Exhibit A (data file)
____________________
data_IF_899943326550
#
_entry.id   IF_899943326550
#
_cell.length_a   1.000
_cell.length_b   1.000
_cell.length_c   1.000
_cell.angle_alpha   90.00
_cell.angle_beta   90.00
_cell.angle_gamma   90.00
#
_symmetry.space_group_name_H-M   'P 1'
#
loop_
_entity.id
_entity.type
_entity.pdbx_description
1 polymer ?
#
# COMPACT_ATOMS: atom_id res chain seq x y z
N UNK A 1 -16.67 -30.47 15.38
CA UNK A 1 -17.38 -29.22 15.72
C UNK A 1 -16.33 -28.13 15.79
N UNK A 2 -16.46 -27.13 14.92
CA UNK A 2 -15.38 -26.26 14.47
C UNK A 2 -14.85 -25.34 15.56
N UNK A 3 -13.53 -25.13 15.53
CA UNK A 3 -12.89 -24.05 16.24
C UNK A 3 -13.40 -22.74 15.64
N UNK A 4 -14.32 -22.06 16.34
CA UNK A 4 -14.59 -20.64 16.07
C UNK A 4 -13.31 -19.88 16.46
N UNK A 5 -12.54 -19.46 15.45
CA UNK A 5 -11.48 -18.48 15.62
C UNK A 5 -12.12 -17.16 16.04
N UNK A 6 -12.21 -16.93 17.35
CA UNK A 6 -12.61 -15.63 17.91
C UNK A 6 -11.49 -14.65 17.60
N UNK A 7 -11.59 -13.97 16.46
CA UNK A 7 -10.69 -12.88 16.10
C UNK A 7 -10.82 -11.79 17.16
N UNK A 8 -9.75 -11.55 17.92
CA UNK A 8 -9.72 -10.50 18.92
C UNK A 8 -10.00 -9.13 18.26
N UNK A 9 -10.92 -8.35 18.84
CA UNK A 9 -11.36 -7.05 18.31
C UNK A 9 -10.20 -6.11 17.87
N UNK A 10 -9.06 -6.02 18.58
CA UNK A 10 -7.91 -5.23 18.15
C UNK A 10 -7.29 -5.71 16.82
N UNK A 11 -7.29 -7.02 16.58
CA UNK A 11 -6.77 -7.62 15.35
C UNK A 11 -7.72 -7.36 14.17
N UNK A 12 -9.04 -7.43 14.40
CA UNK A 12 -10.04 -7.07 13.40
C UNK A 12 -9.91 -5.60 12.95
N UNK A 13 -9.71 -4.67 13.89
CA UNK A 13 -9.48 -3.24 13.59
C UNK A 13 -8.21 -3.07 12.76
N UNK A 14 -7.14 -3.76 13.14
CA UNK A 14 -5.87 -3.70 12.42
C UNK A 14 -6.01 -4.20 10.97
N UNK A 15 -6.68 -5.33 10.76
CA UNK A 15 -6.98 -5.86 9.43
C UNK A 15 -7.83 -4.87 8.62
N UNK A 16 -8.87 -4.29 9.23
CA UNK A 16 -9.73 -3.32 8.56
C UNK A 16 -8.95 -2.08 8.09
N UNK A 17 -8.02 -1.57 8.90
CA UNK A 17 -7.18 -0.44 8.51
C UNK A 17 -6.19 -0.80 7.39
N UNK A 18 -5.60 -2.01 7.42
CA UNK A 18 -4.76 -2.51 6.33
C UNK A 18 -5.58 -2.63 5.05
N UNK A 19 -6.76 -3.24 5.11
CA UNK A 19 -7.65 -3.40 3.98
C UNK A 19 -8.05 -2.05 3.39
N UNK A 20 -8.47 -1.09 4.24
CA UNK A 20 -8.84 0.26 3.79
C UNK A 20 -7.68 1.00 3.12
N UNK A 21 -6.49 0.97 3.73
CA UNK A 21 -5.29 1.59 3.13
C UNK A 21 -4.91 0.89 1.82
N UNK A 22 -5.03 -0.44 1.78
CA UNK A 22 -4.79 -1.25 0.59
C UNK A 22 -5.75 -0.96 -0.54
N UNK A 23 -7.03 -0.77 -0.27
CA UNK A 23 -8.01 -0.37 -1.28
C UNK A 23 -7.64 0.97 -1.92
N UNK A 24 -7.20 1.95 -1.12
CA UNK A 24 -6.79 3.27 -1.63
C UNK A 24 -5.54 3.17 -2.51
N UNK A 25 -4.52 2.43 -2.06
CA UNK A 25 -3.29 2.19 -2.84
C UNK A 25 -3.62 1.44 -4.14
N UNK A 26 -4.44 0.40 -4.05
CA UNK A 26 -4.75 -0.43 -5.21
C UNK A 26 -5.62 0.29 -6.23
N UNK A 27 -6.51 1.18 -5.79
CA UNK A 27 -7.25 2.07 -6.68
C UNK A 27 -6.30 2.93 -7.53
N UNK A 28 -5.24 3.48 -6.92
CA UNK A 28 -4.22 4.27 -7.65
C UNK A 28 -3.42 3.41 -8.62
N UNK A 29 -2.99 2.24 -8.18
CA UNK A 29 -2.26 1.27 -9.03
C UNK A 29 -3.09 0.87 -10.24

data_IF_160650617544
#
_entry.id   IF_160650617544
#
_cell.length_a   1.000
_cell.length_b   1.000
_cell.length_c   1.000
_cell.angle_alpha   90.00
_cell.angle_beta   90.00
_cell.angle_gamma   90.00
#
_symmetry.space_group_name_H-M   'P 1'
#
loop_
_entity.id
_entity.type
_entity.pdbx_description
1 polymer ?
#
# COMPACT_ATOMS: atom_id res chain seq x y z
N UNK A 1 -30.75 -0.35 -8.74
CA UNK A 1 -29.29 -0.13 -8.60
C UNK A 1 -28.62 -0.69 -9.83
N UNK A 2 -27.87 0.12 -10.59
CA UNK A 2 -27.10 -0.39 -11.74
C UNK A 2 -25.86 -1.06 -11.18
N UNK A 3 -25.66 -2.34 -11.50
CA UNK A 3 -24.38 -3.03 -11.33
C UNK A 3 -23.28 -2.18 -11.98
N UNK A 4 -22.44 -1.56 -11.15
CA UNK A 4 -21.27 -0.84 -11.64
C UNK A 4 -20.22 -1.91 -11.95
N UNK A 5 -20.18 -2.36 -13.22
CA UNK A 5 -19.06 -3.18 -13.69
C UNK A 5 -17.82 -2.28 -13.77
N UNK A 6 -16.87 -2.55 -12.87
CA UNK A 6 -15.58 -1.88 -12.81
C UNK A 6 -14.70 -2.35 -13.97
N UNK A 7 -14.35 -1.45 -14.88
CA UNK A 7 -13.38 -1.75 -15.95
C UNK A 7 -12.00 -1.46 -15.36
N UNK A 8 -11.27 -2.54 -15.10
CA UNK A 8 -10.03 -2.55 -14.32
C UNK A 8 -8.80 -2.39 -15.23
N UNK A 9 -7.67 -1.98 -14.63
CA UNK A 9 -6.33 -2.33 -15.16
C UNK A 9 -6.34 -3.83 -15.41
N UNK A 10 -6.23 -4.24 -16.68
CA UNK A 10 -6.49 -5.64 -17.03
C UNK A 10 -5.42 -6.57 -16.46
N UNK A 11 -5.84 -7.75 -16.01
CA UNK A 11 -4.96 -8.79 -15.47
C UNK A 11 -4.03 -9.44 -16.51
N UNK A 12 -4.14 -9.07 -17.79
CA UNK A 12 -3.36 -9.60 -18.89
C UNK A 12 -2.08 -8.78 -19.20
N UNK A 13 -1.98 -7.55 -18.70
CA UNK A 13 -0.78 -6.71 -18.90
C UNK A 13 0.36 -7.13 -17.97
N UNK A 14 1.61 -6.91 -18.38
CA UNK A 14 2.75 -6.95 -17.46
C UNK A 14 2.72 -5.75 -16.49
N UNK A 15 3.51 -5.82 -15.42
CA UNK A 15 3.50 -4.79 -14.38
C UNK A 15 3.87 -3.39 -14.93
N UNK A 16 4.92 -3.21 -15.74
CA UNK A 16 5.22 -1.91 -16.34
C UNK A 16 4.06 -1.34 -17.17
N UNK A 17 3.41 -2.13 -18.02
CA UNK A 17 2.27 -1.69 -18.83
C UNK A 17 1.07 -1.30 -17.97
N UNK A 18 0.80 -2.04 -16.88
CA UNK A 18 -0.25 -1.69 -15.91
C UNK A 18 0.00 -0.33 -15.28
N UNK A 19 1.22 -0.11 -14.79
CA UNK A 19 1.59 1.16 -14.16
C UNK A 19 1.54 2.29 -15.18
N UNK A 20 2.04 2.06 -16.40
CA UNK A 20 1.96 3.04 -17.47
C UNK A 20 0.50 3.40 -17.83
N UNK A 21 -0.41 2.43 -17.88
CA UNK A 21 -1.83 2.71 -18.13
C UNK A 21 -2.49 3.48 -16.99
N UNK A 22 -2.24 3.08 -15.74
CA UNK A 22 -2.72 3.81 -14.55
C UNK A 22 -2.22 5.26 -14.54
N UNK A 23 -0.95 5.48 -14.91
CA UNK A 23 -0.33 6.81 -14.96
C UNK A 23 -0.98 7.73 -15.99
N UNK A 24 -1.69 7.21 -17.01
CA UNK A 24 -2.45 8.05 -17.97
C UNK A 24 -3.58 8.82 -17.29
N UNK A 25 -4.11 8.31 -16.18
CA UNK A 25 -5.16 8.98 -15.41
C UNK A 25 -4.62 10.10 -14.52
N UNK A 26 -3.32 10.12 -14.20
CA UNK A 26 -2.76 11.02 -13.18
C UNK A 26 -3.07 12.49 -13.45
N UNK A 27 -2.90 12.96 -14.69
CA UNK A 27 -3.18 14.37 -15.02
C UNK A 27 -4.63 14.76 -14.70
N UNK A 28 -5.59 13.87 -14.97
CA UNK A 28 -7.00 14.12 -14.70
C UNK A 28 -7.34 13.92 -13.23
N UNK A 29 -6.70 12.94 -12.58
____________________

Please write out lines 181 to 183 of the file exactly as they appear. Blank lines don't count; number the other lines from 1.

C UNK A 18 0.00 -0.33 -15.28
N UNK A 19 1.22 -0.11 -14.79
CA UNK A 19 1.59 1.16 -14.16